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Question: solve in drracket and use rackunit ai buy soda in...

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Solve in DrRacket and use rackunit

A.I buy soda in 12-packs of 12-ounce cans or 6-packs of 24-ounce bottles. In the last fews year, stores have begun to sell 6-packs of 16.9-ounce bottles and charging the price usually associated with the larger 24-ounce bottles. I am not amused by this marketing strategy. I need a function that helps me compare prices by the ounce.

Write a Racket function named price-per-ounce that takes three arguments: the number of units (bottles or cans) in a pack, the size of each unit in ounces, and the price for a pack. price-per-ounce returns the price of the pack per ounce. For example:

     > (price-per-ounce 6 24 1.44)     ; a 6-pack of 24-ounce bottles costs $1.44
     0.01
     > (price-per-ounce 6 16.9 1.44)   ; I am not amused
     0.014201183431952664

I have provided check-equal? expressions for these two examples in your template file.

[template file]

(require rackunit)      ; enables you to use rackunit tests

; -------------------
; -----   [1]   -----
; -------------------

(define price-per-ounce
(lambda (units-per-pack ounces-per-unit pack-price)
    0 ))                ; replace the 0 with your code

(check-equal? (price-per-ounce 6 24   1.44) 0.01)
(check-equal? (price-per-ounce 6 16.9 1.44) 0.014201183431952664)

B. A 10-foot ladder leans against a wall. If its base is 6 feet away from the bottom of the wall, then it reaches 8 feet high on the wall. This is a simple example of the Pythagorean theorem.

Write a Racket function named ladder-height that takes two arguments, the length of the ladder and the distance at the base. Both are in feet. The function returns the distance up the wall reached by the ladder, also in feet. For example:

     > (ladder-height 10 6)
     8
     > (ladder-height 13 5)
     12
     > (ladder-height 20 3.5)     ; that's steep... be careful!!
     19.691368667515217

I have provided check-equal? expressions for all of these examples in your template file.

[template file]

; -------------------
; -----   [2]   -----
; -------------------

(define ladder-height
(lambda (ladder-length base-distance)
    0 ))                ; replace the 0 with your code

(check-equal? (ladder-height 10 6)   8)
(check-equal? (ladder-height 13 5)   12)
(check-equal? (ladder-height 20 3.5) 19.691368667515217)



You may want to create a function to square a number, and use it to compute the ladder's height.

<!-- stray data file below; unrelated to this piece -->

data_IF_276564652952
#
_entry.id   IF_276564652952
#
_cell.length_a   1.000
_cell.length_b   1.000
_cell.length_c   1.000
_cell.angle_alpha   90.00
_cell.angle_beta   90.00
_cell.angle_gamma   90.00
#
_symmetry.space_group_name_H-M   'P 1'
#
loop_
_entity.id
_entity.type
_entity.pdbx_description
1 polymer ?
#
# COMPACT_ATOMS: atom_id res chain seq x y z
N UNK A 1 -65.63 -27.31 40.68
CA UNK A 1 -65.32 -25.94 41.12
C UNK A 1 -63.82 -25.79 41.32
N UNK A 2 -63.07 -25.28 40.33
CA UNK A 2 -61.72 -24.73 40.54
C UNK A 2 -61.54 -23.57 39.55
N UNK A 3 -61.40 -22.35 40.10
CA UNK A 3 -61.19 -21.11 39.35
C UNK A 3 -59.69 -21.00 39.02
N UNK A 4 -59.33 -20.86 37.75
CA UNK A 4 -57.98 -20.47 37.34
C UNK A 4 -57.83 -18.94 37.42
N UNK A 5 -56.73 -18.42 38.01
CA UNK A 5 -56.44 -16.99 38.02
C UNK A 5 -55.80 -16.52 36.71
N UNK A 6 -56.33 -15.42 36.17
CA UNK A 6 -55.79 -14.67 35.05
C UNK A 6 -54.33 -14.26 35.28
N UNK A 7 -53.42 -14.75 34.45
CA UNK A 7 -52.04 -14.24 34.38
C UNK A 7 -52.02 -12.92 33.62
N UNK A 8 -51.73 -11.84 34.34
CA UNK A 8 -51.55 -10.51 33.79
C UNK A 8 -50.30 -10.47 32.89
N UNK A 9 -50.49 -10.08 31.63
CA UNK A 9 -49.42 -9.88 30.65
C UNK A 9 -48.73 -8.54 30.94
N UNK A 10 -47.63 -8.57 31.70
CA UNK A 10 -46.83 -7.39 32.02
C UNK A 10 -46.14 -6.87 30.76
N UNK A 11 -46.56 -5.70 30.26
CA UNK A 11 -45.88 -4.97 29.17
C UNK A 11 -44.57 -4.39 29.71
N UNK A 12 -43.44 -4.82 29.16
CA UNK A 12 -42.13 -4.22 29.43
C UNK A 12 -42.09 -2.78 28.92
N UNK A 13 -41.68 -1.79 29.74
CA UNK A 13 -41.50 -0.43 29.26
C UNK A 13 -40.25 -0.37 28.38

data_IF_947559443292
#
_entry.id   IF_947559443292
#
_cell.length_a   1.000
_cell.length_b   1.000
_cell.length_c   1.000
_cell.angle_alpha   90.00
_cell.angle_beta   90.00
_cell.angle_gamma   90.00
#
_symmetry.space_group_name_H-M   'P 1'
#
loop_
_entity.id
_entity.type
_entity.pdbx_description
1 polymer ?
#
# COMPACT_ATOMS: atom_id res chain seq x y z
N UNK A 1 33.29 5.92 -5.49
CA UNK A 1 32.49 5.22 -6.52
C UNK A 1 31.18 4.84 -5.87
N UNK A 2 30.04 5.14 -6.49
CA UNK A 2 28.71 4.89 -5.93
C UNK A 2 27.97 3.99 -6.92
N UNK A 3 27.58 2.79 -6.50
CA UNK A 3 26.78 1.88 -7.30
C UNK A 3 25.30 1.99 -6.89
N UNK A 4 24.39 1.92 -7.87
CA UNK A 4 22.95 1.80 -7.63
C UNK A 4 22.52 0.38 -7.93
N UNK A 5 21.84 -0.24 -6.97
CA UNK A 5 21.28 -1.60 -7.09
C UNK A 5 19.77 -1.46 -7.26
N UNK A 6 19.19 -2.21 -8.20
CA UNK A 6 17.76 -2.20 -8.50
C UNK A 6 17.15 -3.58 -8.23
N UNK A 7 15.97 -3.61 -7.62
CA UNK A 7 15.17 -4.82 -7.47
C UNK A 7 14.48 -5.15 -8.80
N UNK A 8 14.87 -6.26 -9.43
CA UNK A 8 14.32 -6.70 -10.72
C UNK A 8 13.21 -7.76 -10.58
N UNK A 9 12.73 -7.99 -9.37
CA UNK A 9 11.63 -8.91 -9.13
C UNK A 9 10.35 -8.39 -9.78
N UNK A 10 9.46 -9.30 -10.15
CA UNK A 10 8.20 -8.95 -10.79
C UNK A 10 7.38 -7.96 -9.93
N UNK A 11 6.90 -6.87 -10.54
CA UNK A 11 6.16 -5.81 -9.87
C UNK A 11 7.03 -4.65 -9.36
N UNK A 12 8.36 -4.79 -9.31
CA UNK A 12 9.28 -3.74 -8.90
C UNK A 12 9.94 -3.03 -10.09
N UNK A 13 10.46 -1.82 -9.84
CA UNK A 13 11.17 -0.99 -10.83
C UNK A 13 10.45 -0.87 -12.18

C. According to The Joy of Cooking, when you are cooking candy syrups, you should cook them 1 degree cooler than listed in the recipe for every 500 feet of elevation you are above sea level. For example, the recipe for Chocolate Carmels calls for a temperature of 244° Fahrenheit. If you were making your Chocolate Carmels in Denver, the Mile-High City, you would want to cook the syrup at 233.44°.

Write a Racket function named candy-temperature that takes two arguments, the recipe's temperature in degrees Fahrenheit and the elevation in feet, and returns the temperature to use at that elevation. For example:

     > (candy-temperature 244 5280)    ;; Denver, baby!
     233.44
     > (candy-temperature 302 977.69)  ;; the highest point in Cedar Falls
     300.04462                         ;;     is approx. 298m above sea level
     > (candy-temperature 302 -1401)   ;; the Dead Sea 1401 ft below sea level
     304.802

Write check-equal? expressions for these three examples.

[template file]

; -------------------
; -----   [3]   -----
; -------------------

(define candy-temperature
(lambda (temp elevation)
    0 ))                ; replace the 0 with your code

D.Generally, the dimensions of engineered components are not exactly the specified value, but rather within a certain tolerance of the specified value. The tolerance generally depends upon the application and the material being used. For example, a metal piece used in construction that is listed as 5 cm in length might actually be any length within 1 mm of 5 cm, that is, between 4.9 cm and 5.1 cm, inclusive.

Write a Racket function named in-range? that takes three numbers as arguments: two numbers to compare, and a tolerance, epsilon. in-range? returns true if its first two arguments are within epsilon of one another, and false otherwise. For example:

     > (in-range? 4.95 5.0 0.1)
     #t
     > (in-range? 4.95 5.0 0.01)    ;; not anymore!
     #f
     > (in-range? 5.0 4.95 0.1)     ;; works both ways
     #t
     > (in-range? 5.0 5.95 0.1)
     #f
     > (in-range? 5.5 5.95 0.5)
     #t

I have provided check-equal? expressions for all of these examples in your template file.

[template file]

; -------------------
; -----   [4]   -----
; -------------------

(define in-range?
(lambda (actual desired epsilon)
    #f ))               ; replace the #f with your code

(check-equal? (in-range? 4.95 5.0 0.1) #t)
(check-equal? (in-range? 4.95 5.0 0.01) #f)     ;; not anymore!
(check-equal? (in-range? 5.0 4.95 0.1) #t)     ;; works both ways
(check-equal? (in-range? 5.0 5.95 0.1) #f)
(check-equal? (in-range? 5.5 5.95 0.5) #t)

E.Write a Racket function named body-mass-index to compute BMI values. This function takes two arguments, a height in inches and a weight in pounds. It returns the corresponding BMI value. For example:

     > (body-mass-index 78 237)
     27.3878810806232
     > (body-mass-index 81 215)
     23.03921698562725

Write check-equal? tests for these three examples.

[template file]

; -------------------
; -----   [5]   -----
; -------------------

(define body-mass-index
(lambda (height weight)
    0 ))                ; replace the 0 with your code

; write your own check-equal? tests for the two examples given
; plus at least one more test of your own design

; -----   end   -----

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